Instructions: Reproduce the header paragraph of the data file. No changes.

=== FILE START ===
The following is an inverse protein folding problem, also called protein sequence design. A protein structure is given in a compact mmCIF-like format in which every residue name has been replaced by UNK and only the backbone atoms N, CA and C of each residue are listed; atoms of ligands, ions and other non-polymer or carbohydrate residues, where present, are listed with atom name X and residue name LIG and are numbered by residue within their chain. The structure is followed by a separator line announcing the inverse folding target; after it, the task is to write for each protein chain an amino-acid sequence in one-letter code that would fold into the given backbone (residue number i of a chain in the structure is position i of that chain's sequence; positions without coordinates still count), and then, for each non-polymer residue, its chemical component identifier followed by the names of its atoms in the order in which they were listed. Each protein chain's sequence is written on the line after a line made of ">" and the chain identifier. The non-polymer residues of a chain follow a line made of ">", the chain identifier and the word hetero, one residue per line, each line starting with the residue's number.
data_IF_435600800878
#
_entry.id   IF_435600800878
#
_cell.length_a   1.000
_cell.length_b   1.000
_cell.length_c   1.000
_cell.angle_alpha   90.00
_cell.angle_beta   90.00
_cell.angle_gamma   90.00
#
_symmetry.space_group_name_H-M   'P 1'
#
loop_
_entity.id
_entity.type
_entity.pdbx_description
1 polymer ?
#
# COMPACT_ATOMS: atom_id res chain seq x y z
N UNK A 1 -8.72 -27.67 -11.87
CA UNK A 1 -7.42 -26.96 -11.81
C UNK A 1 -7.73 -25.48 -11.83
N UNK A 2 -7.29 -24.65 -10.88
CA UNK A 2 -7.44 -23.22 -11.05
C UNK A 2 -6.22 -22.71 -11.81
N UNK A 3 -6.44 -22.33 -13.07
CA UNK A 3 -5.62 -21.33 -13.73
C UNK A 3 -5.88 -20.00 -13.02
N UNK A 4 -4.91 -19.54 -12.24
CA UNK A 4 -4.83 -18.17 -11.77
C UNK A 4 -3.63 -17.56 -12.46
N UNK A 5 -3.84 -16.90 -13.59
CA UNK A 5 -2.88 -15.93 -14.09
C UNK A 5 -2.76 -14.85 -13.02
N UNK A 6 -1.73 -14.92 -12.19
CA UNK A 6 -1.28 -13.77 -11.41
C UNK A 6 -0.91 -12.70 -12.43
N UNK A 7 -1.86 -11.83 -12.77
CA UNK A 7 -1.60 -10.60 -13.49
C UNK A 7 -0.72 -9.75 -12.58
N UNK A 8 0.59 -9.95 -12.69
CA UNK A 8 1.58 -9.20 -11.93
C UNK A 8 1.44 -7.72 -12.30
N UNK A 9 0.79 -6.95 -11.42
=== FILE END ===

The following is an inverse protein folding problem, also called protein sequence design. A protein structure is given in a compact mmCIF-like format in which every residue name has been replaced by UNK and only the backbone atoms N, CA and C of each residue are listed; atoms of ligands, ions and other non-polymer or carbohydrate residues, where present, are listed with atom name X and residue name LIG and are numbered by residue within their chain. The structure is followed by a separator line announcing the inverse folding target; after it, the task is to write for each protein chain an amino-acid sequence in one-letter code that would fold into the given backbone (residue number i of a chain in the structure is position i of that chain's sequence; positions without coordinates still count), and then, for each non-polymer residue, its chemical component identifier followed by the names of its atoms in the order in which they were listed. Each protein chain's sequence is written on the line after a line made of ">" and the chain identifier. The non-polymer residues of a chain follow a line made of ">", the chain identifier and the word hetero, one residue per line, each line starting with the residue's number.